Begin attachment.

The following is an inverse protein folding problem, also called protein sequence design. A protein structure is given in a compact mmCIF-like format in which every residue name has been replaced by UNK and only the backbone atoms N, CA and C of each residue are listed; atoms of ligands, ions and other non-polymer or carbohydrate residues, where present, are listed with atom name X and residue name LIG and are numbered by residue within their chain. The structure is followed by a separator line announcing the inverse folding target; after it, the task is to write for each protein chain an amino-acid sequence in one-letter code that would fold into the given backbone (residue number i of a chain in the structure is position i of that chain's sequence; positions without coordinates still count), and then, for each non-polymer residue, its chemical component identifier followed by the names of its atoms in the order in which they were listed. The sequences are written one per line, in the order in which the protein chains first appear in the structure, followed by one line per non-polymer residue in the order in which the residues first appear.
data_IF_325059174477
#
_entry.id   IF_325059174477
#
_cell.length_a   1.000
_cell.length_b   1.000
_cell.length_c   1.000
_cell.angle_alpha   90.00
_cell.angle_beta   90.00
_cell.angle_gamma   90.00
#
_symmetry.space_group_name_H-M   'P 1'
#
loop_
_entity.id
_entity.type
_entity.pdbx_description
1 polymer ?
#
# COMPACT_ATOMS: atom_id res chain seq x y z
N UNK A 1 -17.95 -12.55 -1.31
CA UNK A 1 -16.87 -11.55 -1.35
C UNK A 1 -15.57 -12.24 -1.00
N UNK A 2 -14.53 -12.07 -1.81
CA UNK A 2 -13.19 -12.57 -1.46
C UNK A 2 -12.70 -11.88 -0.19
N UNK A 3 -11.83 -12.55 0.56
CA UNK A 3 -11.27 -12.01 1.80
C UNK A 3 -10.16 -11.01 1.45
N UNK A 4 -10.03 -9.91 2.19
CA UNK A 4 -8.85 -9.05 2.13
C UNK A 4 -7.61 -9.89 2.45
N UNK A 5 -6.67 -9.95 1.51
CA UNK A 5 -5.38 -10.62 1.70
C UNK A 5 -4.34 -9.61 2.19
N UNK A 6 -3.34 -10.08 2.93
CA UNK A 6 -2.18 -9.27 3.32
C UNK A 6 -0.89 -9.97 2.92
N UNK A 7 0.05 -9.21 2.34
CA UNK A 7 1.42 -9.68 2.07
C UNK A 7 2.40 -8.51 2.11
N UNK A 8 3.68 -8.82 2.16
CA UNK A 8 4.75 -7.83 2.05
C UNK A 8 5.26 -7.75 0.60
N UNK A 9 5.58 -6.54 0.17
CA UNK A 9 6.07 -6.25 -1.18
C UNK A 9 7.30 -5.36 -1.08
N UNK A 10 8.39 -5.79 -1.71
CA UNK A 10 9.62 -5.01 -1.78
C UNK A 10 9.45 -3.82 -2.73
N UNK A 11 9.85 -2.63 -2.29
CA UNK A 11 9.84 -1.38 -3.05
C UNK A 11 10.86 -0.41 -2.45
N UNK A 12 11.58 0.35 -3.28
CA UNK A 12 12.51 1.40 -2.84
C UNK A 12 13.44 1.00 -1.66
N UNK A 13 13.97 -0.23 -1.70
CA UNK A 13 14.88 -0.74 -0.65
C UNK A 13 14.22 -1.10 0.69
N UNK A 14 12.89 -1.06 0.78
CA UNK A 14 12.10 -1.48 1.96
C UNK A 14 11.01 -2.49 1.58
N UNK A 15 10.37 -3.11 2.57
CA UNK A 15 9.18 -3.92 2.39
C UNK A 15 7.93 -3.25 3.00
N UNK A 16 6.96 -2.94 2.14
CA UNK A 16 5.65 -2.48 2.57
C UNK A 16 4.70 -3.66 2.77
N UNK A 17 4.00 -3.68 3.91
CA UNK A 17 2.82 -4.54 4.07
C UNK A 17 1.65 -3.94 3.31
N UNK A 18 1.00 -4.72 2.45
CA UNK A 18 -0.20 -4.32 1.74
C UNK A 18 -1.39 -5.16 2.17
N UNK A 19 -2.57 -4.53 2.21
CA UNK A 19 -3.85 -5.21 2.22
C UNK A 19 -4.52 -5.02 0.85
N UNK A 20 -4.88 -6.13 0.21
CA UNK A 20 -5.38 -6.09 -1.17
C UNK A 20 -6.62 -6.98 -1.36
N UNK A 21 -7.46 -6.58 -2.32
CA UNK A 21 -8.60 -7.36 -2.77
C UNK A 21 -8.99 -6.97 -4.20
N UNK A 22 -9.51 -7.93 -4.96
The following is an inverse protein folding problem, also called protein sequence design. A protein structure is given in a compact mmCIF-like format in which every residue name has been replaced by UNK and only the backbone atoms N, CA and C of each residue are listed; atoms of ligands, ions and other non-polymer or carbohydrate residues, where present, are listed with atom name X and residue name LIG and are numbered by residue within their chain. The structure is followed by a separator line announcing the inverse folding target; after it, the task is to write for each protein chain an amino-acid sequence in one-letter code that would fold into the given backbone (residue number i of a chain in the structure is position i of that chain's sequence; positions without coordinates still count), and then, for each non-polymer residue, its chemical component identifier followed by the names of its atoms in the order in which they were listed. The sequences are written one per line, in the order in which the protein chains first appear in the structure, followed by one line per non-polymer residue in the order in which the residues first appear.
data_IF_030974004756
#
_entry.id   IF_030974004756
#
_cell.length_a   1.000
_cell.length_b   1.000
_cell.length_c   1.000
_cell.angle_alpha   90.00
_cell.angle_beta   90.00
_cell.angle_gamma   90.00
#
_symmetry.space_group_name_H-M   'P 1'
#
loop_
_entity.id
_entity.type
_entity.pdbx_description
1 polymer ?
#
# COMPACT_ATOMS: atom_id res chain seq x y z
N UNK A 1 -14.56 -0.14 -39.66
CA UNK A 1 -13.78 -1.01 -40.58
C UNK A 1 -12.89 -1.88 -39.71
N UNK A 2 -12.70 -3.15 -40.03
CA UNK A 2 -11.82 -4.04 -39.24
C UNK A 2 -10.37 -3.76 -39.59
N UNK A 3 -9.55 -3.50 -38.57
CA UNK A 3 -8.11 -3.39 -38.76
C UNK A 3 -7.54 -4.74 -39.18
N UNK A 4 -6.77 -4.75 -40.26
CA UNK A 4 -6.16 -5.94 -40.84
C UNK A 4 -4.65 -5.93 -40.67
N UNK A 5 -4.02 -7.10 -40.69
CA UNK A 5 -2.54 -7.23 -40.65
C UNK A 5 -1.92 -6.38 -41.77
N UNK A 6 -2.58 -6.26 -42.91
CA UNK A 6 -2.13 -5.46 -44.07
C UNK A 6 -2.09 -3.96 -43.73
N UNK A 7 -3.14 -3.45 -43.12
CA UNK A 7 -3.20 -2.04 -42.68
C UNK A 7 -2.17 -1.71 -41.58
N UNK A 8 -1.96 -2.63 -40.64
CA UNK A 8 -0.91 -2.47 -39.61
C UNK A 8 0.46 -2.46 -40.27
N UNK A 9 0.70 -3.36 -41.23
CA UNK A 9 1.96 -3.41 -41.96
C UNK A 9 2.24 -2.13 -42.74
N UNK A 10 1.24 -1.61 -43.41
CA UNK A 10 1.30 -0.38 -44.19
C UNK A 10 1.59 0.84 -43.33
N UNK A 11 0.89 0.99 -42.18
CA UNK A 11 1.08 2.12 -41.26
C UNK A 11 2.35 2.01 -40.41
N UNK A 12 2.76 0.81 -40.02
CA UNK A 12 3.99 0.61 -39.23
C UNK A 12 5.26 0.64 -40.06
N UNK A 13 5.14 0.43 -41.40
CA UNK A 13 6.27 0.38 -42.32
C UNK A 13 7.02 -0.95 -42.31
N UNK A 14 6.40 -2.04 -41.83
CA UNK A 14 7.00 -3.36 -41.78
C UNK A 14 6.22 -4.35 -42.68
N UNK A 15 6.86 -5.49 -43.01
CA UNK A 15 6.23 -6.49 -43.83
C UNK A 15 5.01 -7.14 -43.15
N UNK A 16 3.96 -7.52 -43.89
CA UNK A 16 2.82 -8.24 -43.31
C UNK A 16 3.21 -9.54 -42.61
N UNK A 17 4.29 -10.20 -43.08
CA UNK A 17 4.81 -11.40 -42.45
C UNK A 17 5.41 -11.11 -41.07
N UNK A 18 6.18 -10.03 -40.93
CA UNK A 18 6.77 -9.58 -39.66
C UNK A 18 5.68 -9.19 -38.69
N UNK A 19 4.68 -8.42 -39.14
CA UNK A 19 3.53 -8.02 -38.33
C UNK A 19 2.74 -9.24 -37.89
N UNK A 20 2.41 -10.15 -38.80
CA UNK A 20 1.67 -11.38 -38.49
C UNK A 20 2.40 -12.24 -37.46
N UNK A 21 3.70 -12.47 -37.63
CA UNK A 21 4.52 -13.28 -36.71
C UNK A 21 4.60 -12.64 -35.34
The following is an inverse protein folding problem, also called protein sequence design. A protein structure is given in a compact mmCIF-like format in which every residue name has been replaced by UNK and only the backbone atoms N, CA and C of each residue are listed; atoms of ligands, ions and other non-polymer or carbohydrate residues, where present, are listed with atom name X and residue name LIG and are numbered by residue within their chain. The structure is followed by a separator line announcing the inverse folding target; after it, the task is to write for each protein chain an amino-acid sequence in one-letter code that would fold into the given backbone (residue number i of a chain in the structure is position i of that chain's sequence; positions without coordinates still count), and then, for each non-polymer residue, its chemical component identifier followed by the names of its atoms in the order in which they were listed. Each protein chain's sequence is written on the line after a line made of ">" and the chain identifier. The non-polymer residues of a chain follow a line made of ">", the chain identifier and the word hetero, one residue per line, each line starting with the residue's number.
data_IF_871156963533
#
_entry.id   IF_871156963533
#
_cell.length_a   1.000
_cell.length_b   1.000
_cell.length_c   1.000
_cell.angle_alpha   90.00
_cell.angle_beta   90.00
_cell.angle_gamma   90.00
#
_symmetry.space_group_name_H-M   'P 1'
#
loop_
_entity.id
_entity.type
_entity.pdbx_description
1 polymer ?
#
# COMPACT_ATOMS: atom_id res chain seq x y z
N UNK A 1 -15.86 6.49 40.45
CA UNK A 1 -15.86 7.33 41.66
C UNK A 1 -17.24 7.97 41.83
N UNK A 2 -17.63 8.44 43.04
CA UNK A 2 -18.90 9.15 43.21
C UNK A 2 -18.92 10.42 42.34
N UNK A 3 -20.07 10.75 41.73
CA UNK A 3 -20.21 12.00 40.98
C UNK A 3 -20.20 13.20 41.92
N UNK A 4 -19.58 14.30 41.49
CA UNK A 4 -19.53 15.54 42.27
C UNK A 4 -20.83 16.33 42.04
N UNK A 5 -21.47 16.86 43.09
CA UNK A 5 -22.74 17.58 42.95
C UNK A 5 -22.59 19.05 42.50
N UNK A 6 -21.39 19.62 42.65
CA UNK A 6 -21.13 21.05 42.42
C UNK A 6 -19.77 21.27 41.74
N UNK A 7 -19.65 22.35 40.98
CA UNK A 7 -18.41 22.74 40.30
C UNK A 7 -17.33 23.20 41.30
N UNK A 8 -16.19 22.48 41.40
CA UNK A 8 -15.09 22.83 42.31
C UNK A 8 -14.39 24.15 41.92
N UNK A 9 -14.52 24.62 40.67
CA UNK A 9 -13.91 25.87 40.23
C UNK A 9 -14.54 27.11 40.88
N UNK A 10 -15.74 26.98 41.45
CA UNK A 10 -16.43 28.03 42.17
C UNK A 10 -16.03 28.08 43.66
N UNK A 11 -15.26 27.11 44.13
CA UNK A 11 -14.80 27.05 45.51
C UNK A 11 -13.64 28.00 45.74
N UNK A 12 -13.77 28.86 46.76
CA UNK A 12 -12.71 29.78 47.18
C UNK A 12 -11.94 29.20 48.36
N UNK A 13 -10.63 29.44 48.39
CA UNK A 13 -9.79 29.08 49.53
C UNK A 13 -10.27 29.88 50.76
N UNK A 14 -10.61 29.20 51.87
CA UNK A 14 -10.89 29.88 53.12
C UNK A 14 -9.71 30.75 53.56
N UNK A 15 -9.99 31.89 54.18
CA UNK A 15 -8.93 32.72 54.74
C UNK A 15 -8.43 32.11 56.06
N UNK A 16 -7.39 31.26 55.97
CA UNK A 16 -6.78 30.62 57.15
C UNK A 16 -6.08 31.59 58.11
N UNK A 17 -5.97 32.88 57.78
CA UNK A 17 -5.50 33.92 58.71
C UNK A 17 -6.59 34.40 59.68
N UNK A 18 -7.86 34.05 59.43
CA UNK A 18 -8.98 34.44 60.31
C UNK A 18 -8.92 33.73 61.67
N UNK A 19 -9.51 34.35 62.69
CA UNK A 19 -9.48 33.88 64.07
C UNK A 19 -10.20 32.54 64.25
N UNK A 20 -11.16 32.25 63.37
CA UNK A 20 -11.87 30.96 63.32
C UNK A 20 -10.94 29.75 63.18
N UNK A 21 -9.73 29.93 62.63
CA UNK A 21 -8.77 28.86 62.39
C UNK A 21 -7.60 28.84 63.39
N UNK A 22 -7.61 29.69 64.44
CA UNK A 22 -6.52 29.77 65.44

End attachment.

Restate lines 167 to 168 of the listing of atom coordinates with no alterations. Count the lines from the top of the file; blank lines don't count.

N UNK A 21 3.70 -12.47 -37.63
CA UNK A 21 4.52 -13.28 -36.71